So thanks, Michael Lazerow, for an unconventional reminder about the beauty and genius of misfits. Now onto the after party featuring Lady Gaga and DJ Shadow… I wonder if they serve Budweiser?!


See more of The Royals’ coverage at SXSW Live and Fresh, a collaboration with B&T.

SXSW 2014: In Conversation with Edward Snowden

Today saw Edward Snowden’s first broadcast interview into the USA since arriving in Russia on temporary asylum. It was a massive coup for SXSW, and it did not disappoint, with four of the largest ballrooms here full to the brim (one live and three spillover rooms streamed onto big screens)

The panel was hosted by two representatives of the ACLU (American Civil Liberty Union), Ben Wizner and Chris Soghoian, who did a tremendous job driving the discussion whilst the virtual Snowden, introduced to huge applause as the biggest whistleblower in history, took a “special comments” role. Snowden discussed his belief that suspicion-less surveillance not only fails to make us safe, it actually makes us less safe. By squandering precious, limited resources on “collecting it all,” we end up with more analysts trying to make sense of harmless political dissent and fewer investigators that are running down real leads.

When referencing possible solutions to halting mass surveillance, Soghoian quoted part of Snowden’s testimony to the European parliament.”The good news is that there are solutions. The weakness of mass surveillance is that it can very easily be made much more expensive through changes in technical standard.”

He went onto to say that encryption makes bulk surveillance too expensive. The goal isn’t to stop the government from going after legitimate targets. The goal is to make it so that they can’t spy on innocent people. If we start using encrypted services, it becomes too expensive to spy on everyone, and they’ll have to go after the people who really matter.

Ben Wizner then discussed the role of the digital platforms as part of this (e.g.. Google, yahoo etc) emphasising “So many of the services we’re relying on are not secure by default. We need to make them secure out of the box. That means that developers are going to have to think about security early on in the development process.”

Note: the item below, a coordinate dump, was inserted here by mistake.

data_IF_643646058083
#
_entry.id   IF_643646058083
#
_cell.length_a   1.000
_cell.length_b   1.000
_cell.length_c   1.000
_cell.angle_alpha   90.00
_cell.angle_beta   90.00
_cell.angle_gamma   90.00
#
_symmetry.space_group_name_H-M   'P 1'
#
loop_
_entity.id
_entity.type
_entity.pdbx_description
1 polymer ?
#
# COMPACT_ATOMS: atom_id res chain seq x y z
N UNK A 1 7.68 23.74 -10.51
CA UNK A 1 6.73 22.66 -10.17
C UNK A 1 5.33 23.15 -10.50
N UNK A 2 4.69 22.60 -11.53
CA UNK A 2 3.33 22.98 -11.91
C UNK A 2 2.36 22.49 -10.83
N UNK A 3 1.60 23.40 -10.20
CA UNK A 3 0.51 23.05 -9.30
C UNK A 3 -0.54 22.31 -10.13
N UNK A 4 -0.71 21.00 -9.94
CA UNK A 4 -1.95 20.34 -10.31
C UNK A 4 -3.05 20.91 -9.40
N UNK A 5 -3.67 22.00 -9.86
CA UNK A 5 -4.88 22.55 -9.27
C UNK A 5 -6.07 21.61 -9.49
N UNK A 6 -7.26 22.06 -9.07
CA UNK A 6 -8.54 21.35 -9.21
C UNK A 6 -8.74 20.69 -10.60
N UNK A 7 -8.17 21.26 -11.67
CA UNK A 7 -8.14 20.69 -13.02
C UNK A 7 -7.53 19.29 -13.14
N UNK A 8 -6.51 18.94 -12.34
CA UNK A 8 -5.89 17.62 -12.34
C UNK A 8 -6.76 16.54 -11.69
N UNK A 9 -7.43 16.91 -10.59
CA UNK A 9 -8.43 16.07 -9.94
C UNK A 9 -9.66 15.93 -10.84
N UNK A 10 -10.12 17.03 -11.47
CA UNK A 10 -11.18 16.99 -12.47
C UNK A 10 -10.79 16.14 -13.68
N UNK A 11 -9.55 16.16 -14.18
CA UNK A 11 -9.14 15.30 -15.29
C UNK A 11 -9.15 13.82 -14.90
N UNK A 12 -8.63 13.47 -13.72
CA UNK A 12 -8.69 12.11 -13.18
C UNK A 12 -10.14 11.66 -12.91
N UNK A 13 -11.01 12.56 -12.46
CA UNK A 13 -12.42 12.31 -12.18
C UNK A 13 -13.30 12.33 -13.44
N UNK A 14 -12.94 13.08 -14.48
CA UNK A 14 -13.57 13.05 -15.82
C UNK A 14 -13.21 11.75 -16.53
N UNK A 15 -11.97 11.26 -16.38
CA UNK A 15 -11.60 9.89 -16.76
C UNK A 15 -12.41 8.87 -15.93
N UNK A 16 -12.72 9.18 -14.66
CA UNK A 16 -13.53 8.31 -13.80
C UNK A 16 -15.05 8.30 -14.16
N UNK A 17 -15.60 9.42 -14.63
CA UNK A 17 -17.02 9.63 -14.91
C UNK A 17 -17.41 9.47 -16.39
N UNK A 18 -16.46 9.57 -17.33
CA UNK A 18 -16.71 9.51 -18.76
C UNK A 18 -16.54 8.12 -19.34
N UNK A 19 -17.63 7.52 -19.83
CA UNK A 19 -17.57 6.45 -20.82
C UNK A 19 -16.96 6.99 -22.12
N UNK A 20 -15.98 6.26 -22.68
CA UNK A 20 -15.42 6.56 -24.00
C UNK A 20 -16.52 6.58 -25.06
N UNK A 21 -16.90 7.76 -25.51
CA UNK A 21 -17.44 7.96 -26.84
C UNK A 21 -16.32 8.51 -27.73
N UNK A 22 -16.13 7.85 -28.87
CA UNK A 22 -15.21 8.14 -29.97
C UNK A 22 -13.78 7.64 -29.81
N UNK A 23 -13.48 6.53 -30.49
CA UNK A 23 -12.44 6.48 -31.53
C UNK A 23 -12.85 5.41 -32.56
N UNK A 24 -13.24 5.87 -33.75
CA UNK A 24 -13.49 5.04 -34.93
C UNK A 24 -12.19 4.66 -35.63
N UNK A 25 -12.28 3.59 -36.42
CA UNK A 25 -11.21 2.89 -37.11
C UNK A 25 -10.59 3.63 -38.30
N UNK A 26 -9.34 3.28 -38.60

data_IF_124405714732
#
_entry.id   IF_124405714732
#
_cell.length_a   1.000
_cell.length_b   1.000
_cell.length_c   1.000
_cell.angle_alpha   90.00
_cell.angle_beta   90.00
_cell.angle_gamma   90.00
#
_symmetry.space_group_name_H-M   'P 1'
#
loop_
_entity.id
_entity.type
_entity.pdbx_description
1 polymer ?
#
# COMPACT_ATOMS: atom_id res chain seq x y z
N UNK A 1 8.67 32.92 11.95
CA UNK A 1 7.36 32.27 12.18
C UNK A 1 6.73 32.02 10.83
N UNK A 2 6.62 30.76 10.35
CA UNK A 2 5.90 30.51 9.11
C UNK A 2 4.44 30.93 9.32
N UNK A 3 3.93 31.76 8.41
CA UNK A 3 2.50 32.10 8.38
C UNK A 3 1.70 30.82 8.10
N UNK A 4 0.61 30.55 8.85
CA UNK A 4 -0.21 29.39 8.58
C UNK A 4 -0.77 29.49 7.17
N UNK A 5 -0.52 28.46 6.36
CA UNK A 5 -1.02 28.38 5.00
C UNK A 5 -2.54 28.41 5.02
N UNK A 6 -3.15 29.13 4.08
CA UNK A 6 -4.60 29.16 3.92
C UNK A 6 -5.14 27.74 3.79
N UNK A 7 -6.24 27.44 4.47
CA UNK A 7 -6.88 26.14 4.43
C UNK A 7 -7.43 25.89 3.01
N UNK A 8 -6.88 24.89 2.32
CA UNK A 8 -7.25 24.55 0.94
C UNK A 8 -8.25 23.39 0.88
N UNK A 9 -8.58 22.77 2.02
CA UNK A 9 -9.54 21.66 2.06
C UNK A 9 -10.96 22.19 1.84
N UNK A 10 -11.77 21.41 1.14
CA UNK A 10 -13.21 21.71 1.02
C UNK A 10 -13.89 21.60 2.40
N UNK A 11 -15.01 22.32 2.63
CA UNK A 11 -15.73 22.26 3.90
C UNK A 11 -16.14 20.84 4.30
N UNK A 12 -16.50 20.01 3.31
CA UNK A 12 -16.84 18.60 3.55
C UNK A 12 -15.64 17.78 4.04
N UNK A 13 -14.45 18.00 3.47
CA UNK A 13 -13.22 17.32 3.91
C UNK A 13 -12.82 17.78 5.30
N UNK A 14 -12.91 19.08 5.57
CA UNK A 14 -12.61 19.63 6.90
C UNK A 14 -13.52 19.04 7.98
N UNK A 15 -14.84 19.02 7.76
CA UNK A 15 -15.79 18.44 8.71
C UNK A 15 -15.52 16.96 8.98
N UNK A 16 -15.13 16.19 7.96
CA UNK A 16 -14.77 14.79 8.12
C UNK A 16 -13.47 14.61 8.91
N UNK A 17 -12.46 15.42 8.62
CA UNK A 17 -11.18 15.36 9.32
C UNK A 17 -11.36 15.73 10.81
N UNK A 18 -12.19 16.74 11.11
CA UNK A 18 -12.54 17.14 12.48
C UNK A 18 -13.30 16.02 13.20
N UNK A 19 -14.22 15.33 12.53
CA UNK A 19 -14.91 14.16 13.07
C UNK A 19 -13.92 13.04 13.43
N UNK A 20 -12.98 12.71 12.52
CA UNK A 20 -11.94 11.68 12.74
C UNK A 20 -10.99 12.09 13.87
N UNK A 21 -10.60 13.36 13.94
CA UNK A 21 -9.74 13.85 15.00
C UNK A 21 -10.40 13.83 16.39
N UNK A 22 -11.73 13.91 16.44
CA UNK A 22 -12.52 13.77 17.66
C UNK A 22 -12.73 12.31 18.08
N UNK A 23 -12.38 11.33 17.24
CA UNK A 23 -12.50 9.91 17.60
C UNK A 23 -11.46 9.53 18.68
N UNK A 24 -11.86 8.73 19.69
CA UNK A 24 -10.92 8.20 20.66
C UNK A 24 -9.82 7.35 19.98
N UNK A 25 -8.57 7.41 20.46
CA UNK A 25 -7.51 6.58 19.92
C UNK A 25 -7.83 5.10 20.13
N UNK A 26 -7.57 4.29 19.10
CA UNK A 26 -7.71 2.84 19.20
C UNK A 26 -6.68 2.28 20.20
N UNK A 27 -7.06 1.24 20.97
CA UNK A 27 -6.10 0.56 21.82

Snowden then moved on to explain his choice of the SXSW and the development community to speak out for the first time like this, describing it “as a “call to arms” for technologists to create user-friendly, secure tool adding that the various security tools already embed in the major platforms need to be turned on by default.”

The panel then went to twitter for questions with the first coming from Tim Berners Lee, The inventor of the world wide web, who asked “how we can make oversight more accountable”

Snowden explained that there needs to be another side to the argument and that a good start was to ensure trusted representation for the defence in the secret closed courts that were currently making those surveillance decisions. When asked about whether he was satisfied with the global response to his actions…. he responded that he was comfortable with the level of debate that had been created ….”what I wanted to do was inform the public so they could make a decision about what we should do”

Overall a fascinating discussion, that was managed seamlessly by the ASLU representatives on stage, and served to reinforce our earlier position that personal privacy is going to be something consumers (and by default, marketers) are going to care much more about.


See more of The Royals’ coverage at SXSW Live and Fresh, a collaboration with B&T.

SXSW 2014: Bridge the Gap, Bringing Together Code & Creativity

Today Ben Malbon and Aman Govil from Google Marketing revisited and updated their perspectives on Art, Copy and Code. Although this project was launched at last year’s SXSW, the guys provided additional tales about how to use data and human insight to bring creativity and code together. Much of this was about using search as a database of intent and as creative fuel in the planning and insight phase of campaign development.

One example they used was inspired by the (legendary) Dove “Real Beauty” campaign. They had decided to pull search data that evidenced changing levels of self esteem over time and place in the US. The process simply aggregated volumes of search terms like “how to be more pretty”, “how to be more popular” and more. They found that this kind of search had increased by five times over the last five years. There was no suggestion that this was a particularly scientific part of a potential planning process, but hunts like this can be indicative of a potential creative opportunity.

One of the other key themes was that there is plenty of opportunity to innovate in art and code with some of the less recent technology. Search, YouTube and location data can all be mined effectively without needing to mess with Google Glass or self driving cars. It’s just that sometimes it’s tempting to gaze into the future rather than look at what we can do cleverly today. Sometimes we fetishize the ‘new’ and miss the forest for the trees.

Finally, Ben barely contained his cynacism for the current marketing trend du jour, ‘real time marketing’. He reminded us all put our ideas through a filter of “people don’t care about your brand or your ads”. This is of course good advice in general, but in real-time activity it’s particularly pertinent as you try and find pride of place in people’s streams. The lads suggested that what people want in this context is emotional reward, immediacy & relevance and snackability.